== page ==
Volume 96, Issue 4

Thursday, June 13, 2002
 
Search the Archives:
Tips for searching

News
Editorial
Opinions
Entertainment
Campus and Culture
Sports
Submit Letter
Contact Us
About the Gazette
Archives


CAMPUS AND CULTURE

Young women turn men on with fun Canuck patriotism

Oh-so fabulous summer festivals

Blue? Prove it. Go to Bluesfest

Young women turn men on with fun Canuck patriotism

By Maggie Wrobel
Gazette Staff

A biker is checking me out. I can tell by the big appreciative grin he flashes in my direction, despite the fact that his eyes are hidden by the giant, mirrored sunglasses he wears. I can see his eyebrows raising suggestively as his eyes focus on the red maple leaf emblazoned across my chest. Finally, he leans towards me slowly and growls those two little words: "Oh, Canada."

As my friends burst out in hysterical laughter and drag me into the bustling crowd, we are surrounded by all of the smells and sounds of my favorite national holiday.

It's sort of strange for me to love Canada Day celebrations so much since I was born in Poland and grew up in Germany. I moved to Canada when I was 10 and truthfully, most of my formative years were spent with my nose in a book, rather than socializing or taking in our nation's fine scenery.

During my summer of grade 12, a friend and I saw a photograph of a cute juggler in the paper on the morning of Canada Day. We decided we had to go downtown and find him. Once we got downtown, we realized how much was actually going on in celebration of our nation's birthday.

There were people everywhere – families, couples and yes, cute jugglers. Victoria Park and Harris Park were packed with people eating ice cream and cotton candy and wearing temporary tattoos of maple leaves on their cheeks. We spent the day wandering around and happily watching everyone go by. Since that fateful day, it has become a tradition that we head downtown to Harris Park every Canada Day.

Unfortunately, the festivities are sometimes dampened by the organizers' questionable taste in musical performers. Two years ago, mediocre Montreal hip-hopper Ricky J performed a set that somehow managed to be both inappropriate (his sexual gyrations were horrifying to everyone in the crowd for different reasons) and ear-twistingly dull.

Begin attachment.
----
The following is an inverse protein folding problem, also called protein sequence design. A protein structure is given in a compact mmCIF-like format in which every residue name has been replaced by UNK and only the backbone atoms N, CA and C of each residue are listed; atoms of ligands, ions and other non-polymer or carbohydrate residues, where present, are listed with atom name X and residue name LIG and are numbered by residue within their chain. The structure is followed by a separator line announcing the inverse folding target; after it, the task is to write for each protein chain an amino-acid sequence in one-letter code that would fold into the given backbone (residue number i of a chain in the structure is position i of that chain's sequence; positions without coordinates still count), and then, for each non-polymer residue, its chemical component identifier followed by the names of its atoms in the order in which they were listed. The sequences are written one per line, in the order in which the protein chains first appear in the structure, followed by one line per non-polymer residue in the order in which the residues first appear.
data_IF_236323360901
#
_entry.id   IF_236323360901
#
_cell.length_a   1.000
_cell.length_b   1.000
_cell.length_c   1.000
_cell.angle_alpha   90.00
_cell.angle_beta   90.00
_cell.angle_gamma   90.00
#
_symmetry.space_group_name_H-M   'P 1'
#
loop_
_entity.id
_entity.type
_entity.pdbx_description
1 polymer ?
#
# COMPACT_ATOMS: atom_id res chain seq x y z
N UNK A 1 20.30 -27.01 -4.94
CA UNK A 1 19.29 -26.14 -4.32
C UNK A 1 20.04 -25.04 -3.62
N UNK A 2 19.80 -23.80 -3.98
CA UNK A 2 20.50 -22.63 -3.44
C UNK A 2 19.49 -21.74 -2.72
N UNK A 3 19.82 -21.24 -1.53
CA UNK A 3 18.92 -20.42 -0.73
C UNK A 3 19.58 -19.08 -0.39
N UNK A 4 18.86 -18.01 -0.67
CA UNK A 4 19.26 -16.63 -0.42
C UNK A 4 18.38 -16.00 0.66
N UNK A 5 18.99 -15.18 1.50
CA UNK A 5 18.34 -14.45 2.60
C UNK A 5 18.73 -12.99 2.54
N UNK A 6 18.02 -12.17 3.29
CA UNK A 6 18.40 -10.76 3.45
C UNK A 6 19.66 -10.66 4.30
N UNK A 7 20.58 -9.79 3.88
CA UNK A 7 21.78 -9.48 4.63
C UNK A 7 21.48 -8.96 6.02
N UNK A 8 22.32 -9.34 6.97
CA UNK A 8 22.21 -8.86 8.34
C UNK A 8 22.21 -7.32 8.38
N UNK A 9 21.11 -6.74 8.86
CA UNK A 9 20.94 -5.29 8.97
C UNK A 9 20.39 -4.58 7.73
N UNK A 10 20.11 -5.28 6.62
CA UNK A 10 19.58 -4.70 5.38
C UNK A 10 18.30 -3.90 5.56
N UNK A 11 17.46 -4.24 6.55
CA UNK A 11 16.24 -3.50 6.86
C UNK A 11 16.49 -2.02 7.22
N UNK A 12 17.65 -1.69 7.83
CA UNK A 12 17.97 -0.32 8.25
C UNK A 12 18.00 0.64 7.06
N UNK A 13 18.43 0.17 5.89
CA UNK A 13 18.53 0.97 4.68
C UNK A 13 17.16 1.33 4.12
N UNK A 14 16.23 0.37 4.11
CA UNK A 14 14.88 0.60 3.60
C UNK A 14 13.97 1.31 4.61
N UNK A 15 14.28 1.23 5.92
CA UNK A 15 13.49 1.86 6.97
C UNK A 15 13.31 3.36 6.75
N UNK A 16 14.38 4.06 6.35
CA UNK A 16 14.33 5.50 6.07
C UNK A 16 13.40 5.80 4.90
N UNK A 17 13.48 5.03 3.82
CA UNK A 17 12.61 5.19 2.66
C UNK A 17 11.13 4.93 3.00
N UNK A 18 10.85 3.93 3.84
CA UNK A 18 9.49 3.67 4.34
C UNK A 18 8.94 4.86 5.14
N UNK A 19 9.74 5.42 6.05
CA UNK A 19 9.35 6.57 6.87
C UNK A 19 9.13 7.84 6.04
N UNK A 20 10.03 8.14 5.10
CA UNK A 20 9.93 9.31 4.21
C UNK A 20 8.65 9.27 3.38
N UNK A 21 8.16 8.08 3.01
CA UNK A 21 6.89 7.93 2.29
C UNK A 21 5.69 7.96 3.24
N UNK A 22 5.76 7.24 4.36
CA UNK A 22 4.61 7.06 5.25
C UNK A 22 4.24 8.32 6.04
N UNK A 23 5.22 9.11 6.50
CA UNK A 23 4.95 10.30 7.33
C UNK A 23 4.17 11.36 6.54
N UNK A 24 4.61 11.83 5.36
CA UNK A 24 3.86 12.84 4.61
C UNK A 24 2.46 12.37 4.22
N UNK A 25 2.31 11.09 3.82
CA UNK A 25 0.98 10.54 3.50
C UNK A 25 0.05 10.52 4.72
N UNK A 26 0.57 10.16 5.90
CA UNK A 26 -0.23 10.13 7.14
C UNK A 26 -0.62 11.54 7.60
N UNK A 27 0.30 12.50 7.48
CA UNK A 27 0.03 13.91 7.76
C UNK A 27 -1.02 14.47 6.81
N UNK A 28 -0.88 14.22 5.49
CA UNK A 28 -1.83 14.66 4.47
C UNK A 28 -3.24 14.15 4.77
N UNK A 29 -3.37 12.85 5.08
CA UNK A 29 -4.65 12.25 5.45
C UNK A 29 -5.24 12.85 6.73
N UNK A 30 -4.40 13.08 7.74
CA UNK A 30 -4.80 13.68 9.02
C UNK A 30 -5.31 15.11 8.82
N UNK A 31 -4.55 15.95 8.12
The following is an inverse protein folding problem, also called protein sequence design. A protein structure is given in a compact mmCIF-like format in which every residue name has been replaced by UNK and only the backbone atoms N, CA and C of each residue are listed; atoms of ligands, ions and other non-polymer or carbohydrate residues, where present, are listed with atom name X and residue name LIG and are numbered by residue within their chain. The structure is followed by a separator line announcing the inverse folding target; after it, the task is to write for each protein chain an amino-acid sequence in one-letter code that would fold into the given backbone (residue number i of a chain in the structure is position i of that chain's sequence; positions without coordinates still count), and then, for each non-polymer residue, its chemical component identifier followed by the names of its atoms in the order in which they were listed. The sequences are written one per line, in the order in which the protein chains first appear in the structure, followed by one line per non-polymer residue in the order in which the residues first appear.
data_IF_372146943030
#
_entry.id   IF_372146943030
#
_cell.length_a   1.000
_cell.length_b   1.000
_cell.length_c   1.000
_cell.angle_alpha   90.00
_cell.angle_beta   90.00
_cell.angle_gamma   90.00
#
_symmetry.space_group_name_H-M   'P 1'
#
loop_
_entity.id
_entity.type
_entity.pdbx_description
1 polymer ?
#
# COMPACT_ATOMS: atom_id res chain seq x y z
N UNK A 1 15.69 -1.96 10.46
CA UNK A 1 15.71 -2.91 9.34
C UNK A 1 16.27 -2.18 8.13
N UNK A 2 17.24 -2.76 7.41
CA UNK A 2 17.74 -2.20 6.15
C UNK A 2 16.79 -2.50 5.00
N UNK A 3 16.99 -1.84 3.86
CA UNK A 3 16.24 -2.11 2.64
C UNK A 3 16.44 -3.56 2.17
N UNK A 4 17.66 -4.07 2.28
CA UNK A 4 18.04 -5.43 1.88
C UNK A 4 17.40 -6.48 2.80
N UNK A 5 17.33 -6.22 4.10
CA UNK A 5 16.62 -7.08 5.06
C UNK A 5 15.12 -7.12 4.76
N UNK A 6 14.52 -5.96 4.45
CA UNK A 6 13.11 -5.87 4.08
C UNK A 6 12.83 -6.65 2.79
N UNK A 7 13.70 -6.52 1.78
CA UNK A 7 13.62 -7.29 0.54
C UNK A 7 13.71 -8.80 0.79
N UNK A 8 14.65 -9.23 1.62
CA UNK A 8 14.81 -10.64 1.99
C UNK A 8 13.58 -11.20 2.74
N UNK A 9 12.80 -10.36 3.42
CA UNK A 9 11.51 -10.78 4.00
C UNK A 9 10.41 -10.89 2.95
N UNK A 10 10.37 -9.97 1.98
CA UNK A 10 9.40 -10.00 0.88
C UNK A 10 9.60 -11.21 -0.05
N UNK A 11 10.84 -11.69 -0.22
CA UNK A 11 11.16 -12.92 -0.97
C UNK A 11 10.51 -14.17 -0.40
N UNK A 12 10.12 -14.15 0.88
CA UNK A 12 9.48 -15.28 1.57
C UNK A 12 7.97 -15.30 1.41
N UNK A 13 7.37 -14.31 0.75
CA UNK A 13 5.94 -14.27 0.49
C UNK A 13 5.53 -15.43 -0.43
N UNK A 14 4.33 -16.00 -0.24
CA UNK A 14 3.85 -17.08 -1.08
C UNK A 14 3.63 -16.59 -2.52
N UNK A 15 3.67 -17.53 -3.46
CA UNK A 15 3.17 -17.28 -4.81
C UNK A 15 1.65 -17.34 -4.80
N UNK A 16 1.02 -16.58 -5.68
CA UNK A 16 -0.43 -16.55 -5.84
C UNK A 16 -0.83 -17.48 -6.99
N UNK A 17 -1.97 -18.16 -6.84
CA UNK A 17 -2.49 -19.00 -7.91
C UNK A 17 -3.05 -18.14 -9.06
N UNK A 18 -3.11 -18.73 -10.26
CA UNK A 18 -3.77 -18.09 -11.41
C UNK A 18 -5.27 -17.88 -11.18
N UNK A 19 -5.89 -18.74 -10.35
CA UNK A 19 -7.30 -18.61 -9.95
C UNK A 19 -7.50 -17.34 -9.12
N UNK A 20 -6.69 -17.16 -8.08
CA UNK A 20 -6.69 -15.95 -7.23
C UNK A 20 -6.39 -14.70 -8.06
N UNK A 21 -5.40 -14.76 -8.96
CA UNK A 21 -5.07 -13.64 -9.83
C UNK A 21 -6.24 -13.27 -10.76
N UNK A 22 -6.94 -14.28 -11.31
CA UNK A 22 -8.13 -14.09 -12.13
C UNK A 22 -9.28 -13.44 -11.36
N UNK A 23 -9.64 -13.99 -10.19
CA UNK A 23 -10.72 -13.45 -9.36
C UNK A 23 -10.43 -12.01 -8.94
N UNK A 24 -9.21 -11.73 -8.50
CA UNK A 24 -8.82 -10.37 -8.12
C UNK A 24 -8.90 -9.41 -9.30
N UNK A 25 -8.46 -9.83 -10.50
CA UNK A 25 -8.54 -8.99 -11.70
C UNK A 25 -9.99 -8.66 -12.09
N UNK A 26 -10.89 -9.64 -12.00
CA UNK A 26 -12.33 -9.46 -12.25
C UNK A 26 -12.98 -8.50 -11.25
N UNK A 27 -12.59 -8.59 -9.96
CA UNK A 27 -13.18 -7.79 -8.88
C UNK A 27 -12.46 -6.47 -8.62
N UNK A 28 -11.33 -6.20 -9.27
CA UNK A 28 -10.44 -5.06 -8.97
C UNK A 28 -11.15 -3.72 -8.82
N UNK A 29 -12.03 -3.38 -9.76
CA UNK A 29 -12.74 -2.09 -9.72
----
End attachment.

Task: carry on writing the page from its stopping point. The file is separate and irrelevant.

Despite the appearance of this horrific "entertainment," there have been some decent acts who have rocked our Forest City during past Canada Day celebrations in Harris Park, including Big Sugar, Sloan and I Mother Earth.

For kickass music with a different flavor – other than maple syrup, that is – my friends and I also love to frequent Sunfest (this year, Jul. 4-7 at Victoria Park and the Covent Garden Market), an awesome, three-day multi-cultural celebration that offers the best music for dancing London sees all year. Evidence? Last year an amazingly hot Cuban band played at the Covent Garden Market and I witnessed the seemingly straight-laced manager of my local TD Canada Trust branch whirling around like it was his last night on earth! Sunfest also has amazing food and an open-minded and chill vibe that's second to none.

But back to Canada Day.

July 1 will always be one of my favorite days of the year – especially in London – because it brings hordes of people out of suburbia. Call me cheesy, but there is nothing quite like seeing happy families celebrating our country's birthday by rocking out to some great Canadian music and walking around by our very own slightly unkept, but still scenic, Thames River. Furthermore, the day's festivities are always capped off by the one of the few things our city council manages not to screw up – the greatest fireworks display this side of Disneyland.

True, sketchy bikers may check me out and I may not have found love with a cute juggler (yet), but on Canada Day you will always find me at Harris Park. I just hope Ricky J stays in Montreal this year.


To Contact The Campus and Culture Department:
gazette.campus.culture@uwo.ca

Copyright The Gazette 2002